theartsdesk in Göttingen: Handel Festival 2012 | reviews, news & interviews
theartsdesk in Göttingen: Handel Festival 2012
theartsdesk in Göttingen: Handel Festival 2012
Young performers and Europe's oldest early music festival make for an energetic combination
Other towns may choose national heroes as their emblems – posing generals, politicians or sword-wielding officers on horseback, glaring sternly down from their plinths – but not Göttingen. It is entirely in keeping with the unassuming, unobtrusive loveliness of this small town in Lower Saxony that its symbol should be not a grandee but a goose-girl.
The delicate art nouveau statue of the young girl and her feathery charges that tops the fountain in the market square (pictured below) is the heart of the town, kissed in ritual celebration by every graduating doctoral student. But while students and the life of the celebrated university (home to over 40 Nobel Prize-winners during the past century) dominate Göttingen most of the year, for 10 days every spring the town is taken over by visitors from across the world, the ever-growing audience for Göttingen’s annual Handel Festival.
Sigrid T'Hooft's Amadigi offers the illusion of taking a trip into Handel’s own performing past
The oldest ongoing early music festival in Europe, the Göttingen Handel Festival survived even the Second World War, as a faded opera poster from the 1945 season proudly testifies. Newer rival festivals may have sprung up in Handel’s nearby birthplace of Halle as well of course as London, but there remains an energy and an intimacy to Göttingen that sets it apart as the festival’s new musical director Laurence Cummings explains.
“Göttingen has such a wonderful family feeling," he says. "Suddenly the whole city becomes Handel-mad; the shop windows are all filled with Handel displays, and there’s the sense that everyone is very honoured to host the festival. It’s a great atmosphere for making music.”
This season marks Cummings’s debut as musical director, the third British conductor in a row to hold the appointment, following John Eliot Gardiner and Nicholas McGegan. Despite the natural ties between England and Handel, it was a role Cummings (already director of the London Handel Festival) hadn’t expected to gain. With two major celebrations approaching in 2014 (for the anniversary of the Hanoverian Succession) and 2020 (to mark the festival’s own 100th anniversary) Cummings’s major focus in his new post is to ensure a performance of all Handel’s 47 operas by 2020 – a goal that will incorporate major works alongside some seldom-heard rarities.
Traditionally the festival has been unified each year around a different theme or motto, a practice Cummings fully intends to continue – with a slight difference. “While Handel will continue to be the festival mainstay”, he explains “our programming will hopefully begin to broaden its outlook on the composer. It’s always interesting to think laterally, to put music alongside quite different music and see how that juxtaposition changes your view of the Handel we know and love already.”
This year’s theme of “Love and Jealousy” however sits squarely in Handel heartland, opening with Handel’s first English oratorio Esther with its persuasive and seductive heroine (not forgetting the jealous Haman) and closing with Aci, Galatea e Polifemo, described by Cummings as “one of the greatest stories for both love and jealousy of all time”. The centrepiece however is a fully-staged production of Amadigi, mounted in Göttingen’s demure Deutsches Theater.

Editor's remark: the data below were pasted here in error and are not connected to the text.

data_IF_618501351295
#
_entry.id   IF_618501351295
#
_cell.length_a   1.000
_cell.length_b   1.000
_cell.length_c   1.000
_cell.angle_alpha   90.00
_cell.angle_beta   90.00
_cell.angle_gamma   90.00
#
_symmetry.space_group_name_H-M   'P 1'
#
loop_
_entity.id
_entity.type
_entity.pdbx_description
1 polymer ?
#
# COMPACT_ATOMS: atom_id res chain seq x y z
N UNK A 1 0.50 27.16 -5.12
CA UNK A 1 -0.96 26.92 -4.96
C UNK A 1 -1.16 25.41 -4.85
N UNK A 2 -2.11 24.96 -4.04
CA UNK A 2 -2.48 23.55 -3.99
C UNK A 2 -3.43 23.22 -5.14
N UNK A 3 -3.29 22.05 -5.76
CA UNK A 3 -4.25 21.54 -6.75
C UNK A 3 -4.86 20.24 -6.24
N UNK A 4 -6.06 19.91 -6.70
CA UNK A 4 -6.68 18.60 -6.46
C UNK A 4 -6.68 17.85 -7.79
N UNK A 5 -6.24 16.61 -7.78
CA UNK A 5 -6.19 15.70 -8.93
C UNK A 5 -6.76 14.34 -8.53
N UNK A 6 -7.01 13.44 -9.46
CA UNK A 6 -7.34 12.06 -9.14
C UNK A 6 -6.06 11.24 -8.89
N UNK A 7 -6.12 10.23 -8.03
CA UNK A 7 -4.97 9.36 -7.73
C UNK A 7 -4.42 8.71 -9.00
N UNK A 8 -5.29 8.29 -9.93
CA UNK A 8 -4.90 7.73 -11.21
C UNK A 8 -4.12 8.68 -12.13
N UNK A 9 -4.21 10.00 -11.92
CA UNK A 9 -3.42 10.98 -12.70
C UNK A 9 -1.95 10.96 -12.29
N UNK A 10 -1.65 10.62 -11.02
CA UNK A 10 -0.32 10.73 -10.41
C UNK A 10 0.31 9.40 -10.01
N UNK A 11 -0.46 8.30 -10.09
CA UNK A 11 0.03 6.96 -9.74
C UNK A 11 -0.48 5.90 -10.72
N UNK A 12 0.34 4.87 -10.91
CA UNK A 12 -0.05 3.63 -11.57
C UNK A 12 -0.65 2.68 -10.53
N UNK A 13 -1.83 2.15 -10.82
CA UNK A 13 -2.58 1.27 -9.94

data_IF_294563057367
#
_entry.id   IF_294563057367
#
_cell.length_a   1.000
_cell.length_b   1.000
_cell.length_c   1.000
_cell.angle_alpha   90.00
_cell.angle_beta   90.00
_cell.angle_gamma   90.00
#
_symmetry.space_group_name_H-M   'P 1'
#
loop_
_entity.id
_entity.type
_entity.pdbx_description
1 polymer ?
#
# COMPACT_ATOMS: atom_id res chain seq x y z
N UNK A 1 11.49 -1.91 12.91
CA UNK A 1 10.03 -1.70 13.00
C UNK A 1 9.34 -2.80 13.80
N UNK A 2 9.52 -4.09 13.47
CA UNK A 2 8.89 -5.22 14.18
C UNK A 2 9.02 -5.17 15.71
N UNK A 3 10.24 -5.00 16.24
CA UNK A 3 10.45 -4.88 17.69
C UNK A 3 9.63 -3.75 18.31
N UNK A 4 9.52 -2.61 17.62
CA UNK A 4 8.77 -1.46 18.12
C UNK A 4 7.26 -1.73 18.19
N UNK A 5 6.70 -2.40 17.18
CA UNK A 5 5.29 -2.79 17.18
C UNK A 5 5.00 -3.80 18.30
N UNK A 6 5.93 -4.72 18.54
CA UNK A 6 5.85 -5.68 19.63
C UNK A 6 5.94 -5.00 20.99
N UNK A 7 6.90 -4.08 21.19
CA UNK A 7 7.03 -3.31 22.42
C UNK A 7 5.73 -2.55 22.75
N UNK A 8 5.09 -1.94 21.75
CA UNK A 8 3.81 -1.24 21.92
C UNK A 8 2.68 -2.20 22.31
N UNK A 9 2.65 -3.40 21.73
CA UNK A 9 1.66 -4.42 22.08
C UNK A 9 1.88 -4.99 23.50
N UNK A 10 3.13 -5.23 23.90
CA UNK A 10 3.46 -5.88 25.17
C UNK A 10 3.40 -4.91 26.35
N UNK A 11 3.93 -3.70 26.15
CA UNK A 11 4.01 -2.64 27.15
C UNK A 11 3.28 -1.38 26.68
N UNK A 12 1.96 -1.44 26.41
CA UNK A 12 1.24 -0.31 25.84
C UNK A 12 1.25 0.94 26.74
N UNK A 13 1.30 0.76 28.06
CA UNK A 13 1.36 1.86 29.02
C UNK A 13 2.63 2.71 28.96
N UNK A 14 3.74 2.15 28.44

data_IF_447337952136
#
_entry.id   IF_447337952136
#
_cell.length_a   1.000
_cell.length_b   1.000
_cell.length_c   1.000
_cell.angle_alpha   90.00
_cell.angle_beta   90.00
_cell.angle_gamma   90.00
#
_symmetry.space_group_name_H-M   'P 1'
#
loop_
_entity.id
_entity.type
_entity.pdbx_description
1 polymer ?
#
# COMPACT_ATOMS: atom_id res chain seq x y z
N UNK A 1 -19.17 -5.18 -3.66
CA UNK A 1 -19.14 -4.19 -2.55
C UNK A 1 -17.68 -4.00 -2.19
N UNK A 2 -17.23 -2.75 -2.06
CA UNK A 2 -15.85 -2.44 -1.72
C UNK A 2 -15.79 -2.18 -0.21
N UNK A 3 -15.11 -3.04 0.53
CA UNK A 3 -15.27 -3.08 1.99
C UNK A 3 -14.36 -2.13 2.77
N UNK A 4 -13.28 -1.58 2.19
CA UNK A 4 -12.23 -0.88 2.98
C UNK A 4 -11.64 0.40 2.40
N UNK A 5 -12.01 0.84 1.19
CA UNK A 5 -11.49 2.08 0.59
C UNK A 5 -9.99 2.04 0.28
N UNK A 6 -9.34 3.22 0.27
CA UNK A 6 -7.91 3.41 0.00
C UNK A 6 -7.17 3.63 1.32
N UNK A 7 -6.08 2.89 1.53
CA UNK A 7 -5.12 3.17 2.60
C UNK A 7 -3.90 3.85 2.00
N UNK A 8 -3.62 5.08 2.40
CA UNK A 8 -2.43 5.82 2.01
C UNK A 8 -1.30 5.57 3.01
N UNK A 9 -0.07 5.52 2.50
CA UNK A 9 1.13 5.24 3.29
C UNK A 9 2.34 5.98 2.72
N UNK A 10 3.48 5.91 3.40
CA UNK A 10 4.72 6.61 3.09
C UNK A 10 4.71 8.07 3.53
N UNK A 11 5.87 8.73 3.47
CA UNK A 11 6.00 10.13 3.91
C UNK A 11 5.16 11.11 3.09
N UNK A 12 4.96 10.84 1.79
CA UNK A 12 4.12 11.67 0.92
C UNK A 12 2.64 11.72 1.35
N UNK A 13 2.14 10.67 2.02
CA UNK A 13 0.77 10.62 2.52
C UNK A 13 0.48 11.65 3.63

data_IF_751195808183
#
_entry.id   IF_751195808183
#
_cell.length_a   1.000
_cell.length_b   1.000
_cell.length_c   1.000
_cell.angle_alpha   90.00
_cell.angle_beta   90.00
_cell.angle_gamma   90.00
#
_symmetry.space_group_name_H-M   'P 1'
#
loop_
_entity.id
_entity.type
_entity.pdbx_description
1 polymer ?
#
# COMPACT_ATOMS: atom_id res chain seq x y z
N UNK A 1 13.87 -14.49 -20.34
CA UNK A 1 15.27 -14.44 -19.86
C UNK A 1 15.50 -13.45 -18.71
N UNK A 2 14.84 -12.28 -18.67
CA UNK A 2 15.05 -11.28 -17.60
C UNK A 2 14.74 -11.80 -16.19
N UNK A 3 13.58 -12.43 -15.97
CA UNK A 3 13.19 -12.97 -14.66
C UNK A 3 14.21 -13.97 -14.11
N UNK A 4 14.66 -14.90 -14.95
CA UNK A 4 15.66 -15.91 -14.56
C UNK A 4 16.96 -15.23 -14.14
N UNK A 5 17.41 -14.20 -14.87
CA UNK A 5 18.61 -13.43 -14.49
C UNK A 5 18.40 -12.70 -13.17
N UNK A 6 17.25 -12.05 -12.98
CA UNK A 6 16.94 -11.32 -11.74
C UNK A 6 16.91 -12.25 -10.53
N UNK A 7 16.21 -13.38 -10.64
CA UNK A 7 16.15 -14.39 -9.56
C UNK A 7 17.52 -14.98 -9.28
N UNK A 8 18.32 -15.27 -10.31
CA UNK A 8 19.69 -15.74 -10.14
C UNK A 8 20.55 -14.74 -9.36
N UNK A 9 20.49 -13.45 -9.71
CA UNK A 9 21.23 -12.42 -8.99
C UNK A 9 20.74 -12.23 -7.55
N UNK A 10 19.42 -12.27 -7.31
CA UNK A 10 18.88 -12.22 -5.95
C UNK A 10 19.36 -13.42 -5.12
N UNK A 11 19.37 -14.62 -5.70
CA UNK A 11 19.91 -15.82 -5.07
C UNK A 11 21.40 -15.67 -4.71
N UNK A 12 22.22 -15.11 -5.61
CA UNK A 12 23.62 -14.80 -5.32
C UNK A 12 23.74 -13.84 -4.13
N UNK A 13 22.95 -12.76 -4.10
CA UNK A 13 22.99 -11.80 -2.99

Framed in botanic gardens, the Deutsches Theater sits at the top of Göttingen’s old town, an easy stroll through the gabled streets, lively with bicycles and cafes. Miraculously preserved from bombs and over-zealous town planners alike, the charm of Göttingen lies in its haphazard surprises, both musical and architectural. From the 12th-century Altes Rathaus and Johanniskirche to the half-timbered houses of the 16th-century and 18th-century university buildings, the town has a syncopated aesthetic rhythm, setting contrast against contrast to unexpectedly harmonious effect. Explore behind the beautiful facades of the market square and you’ll find another gem – the small courtyard garden now open to the public for a sunny afternoon’s drink, and beneath it the endless cellar bar (once the cellars of the town’s homes, linked up in case of fire) for winter evenings.
Despite languishing unperformed for over 200 years (between 1720 and 1929) Amadigi is among Handel’s most attractive early operas, a characterful sequence of dances, obbligato arias and some serious coloratura showpieces. The plot is a predictable mixture of sorceresses, rival knights and of course a captive princess, all brought together in a pastoral romance of extraordinary complexity given a cast of only four principals and a chorus of demons.
Director Sigrid T’Hooft never intended to go into theatre, but her dance background led to research into the baroque treatises and a speciality in historically-informed productions, rooted in the language of movement. Working here with set and costume designer Stephan Dietrich, she creates a stylised take on authenticity whose moments of dramatic stasis are balanced by a superbly vibrant orchestral performance from the Göttingen Festival Orchestra under Andrew Parrott, and the illusion of taking a trip into Handel’s own performing past.
The tone for proceedings is set in Dietrich’s costumes that take historical designs as just the basis for elaboration and contemporary exaggeration. The dancing chorus of spirits (Corpo Barocco) summoned by sorceress Melissa arrive wreathed in snakes, scales, or lively with grossly protuberant breasts. According to Montalvo’s original source the illegitimate Prince Amadigi was educated in Scotland, a detail echoed briefly in the score’s Lombardic “Tu mia speranza” (emphatically characterised by the Festival Orchestra) that becomes an idée fixe in a production which sees Mareike Braun’s Amadigi out in an exuberant tartan ensemble that seems to come by way of Alexander McQueen.